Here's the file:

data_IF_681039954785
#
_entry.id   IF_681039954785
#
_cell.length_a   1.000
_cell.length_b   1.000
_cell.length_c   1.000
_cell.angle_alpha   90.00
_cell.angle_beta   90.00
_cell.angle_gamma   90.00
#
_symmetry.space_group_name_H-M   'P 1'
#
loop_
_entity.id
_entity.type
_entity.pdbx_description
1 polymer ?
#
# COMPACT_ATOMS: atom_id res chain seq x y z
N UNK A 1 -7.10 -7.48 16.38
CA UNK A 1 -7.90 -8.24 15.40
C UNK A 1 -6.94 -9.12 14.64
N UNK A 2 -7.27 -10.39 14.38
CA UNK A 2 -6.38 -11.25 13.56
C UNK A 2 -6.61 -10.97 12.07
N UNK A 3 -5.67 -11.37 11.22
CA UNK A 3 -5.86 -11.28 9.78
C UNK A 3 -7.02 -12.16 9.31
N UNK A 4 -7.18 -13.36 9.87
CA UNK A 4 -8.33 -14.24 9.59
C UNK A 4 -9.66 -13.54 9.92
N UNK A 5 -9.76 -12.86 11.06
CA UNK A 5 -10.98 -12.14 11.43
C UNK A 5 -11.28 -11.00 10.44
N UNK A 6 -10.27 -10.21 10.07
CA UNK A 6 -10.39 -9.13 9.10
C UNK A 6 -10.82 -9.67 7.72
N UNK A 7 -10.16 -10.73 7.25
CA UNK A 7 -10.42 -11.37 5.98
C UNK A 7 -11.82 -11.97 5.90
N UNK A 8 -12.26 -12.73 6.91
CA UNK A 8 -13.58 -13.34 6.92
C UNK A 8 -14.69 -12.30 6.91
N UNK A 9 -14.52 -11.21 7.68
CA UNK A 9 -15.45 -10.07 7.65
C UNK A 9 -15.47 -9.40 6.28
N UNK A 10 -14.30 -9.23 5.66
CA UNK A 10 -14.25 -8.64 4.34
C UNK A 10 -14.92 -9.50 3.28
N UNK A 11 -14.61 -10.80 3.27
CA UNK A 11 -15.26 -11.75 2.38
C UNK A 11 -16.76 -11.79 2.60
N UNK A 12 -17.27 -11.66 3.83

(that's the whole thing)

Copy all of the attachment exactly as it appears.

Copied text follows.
data_IF_681039954785
#
_entry.id   IF_681039954785
#
_cell.length_a   1.000
_cell.length_b   1.000
_cell.length_c   1.000
_cell.angle_alpha   90.00
_cell.angle_beta   90.00
_cell.angle_gamma   90.00
#
_symmetry.space_group_name_H-M   'P 1'
#
loop_
_entity.id
_entity.type
_entity.pdbx_description
1 polymer ?
#
# COMPACT_ATOMS: atom_id res chain seq x y z
N UNK A 1 -7.10 -7.48 16.38
CA UNK A 1 -7.90 -8.24 15.40
C UNK A 1 -6.94 -9.12 14.64
N UNK A 2 -7.27 -10.39 14.38
CA UNK A 2 -6.38 -11.25 13.56
C UNK A 2 -6.61 -10.97 12.07
N UNK A 3 -5.67 -11.37 11.22
CA UNK A 3 -5.86 -11.28 9.78
C UNK A 3 -7.02 -12.16 9.31
N UNK A 4 -7.18 -13.36 9.87
CA UNK A 4 -8.33 -14.24 9.59
C UNK A 4 -9.66 -13.54 9.92
N UNK A 5 -9.76 -12.86 11.06
CA UNK A 5 -10.98 -12.14 11.43
C UNK A 5 -11.28 -11.00 10.44
N UNK A 6 -10.27 -10.21 10.07
CA UNK A 6 -10.39 -9.13 9.10
C UNK A 6 -10.82 -9.67 7.72
N UNK A 7 -10.16 -10.73 7.25
CA UNK A 7 -10.42 -11.37 5.98
C UNK A 7 -11.82 -11.97 5.90
N UNK A 8 -12.26 -12.73 6.91
CA UNK A 8 -13.58 -13.34 6.92
C UNK A 8 -14.69 -12.30 6.91
N UNK A 9 -14.52 -11.21 7.68
CA UNK A 9 -15.45 -10.07 7.65
C UNK A 9 -15.47 -9.40 6.28
N UNK A 10 -14.30 -9.23 5.66
CA UNK A 10 -14.25 -8.64 4.34
C UNK A 10 -14.92 -9.50 3.28
N UNK A 11 -14.61 -10.80 3.27
CA UNK A 11 -15.26 -11.75 2.38
C UNK A 11 -16.76 -11.79 2.60
N UNK A 12 -17.27 -11.66 3.83